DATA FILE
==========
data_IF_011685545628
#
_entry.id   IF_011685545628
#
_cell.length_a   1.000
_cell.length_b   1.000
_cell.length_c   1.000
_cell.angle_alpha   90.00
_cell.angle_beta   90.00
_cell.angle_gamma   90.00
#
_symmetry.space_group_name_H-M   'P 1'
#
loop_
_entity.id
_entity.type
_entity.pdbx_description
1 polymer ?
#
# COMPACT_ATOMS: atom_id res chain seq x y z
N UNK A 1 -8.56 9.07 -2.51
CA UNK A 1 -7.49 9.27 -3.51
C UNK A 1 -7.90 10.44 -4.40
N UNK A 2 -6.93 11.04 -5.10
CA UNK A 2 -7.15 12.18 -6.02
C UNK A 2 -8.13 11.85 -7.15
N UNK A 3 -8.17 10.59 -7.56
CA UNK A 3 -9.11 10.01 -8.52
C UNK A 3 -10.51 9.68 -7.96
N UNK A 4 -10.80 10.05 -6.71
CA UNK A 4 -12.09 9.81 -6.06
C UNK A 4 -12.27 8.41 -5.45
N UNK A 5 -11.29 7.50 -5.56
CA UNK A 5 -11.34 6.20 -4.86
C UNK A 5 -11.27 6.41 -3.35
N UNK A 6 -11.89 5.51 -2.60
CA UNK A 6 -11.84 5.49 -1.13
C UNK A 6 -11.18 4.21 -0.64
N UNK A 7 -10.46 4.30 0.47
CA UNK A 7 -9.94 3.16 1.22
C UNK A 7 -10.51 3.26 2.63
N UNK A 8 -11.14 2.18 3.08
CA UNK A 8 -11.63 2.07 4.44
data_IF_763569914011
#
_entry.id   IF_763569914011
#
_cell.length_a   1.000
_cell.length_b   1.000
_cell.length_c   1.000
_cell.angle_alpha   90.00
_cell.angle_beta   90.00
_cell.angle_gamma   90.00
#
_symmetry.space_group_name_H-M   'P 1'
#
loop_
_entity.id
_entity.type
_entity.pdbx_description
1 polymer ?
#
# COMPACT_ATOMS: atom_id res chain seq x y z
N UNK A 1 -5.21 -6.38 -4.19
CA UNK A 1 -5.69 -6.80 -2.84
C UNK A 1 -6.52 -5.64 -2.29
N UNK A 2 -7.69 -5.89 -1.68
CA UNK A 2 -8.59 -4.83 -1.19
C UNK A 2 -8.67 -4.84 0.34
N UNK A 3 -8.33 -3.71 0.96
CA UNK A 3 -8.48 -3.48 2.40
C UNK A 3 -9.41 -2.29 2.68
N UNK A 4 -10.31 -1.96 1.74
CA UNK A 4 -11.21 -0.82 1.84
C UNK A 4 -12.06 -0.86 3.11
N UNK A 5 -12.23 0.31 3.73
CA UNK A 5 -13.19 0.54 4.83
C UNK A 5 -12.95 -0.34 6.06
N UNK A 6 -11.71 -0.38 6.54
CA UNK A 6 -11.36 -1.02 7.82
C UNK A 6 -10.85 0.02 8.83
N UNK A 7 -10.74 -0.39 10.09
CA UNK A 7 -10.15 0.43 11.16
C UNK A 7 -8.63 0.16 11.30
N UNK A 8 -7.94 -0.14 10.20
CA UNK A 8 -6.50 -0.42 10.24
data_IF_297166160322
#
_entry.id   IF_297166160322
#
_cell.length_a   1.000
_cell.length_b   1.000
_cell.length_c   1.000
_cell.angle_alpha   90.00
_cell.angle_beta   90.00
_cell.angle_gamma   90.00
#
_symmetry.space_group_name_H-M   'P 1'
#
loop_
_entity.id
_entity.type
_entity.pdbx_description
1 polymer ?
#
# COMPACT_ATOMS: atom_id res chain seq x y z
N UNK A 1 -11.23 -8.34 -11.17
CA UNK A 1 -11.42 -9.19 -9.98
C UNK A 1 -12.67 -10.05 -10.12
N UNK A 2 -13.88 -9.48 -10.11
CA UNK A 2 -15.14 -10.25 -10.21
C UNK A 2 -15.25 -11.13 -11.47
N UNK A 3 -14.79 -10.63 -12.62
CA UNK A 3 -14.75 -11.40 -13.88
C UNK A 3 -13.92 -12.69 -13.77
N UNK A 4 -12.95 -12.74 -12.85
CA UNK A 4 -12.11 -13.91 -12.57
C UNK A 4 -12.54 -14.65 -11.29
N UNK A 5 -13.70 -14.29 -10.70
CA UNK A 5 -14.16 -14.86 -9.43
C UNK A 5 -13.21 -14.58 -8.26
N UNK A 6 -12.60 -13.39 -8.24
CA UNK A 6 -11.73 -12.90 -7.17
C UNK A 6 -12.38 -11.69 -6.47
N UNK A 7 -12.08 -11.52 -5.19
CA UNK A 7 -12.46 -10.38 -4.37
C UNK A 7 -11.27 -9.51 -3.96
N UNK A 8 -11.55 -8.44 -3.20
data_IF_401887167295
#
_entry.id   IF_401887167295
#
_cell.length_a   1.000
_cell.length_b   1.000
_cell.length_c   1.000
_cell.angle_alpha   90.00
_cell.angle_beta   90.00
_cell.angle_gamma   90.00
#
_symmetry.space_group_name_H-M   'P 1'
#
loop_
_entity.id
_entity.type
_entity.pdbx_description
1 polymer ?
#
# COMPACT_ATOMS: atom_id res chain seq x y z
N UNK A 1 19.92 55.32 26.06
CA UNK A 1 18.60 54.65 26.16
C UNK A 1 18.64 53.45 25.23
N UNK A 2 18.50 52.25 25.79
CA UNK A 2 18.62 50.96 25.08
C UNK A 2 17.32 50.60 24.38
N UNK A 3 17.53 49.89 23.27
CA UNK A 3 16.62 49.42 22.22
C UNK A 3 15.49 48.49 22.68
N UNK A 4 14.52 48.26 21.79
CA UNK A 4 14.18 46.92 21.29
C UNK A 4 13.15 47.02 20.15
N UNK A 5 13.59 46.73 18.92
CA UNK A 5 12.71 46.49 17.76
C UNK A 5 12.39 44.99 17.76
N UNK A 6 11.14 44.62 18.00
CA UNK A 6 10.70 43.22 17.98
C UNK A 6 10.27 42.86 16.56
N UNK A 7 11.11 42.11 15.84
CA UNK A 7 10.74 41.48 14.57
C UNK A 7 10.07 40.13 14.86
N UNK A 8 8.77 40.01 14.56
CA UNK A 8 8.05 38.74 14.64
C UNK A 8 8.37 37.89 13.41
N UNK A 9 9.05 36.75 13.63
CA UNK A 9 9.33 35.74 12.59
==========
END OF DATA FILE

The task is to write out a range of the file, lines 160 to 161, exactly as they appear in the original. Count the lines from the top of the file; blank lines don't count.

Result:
C UNK A 4 13.15 47.02 20.15
N UNK A 5 13.59 46.73 18.92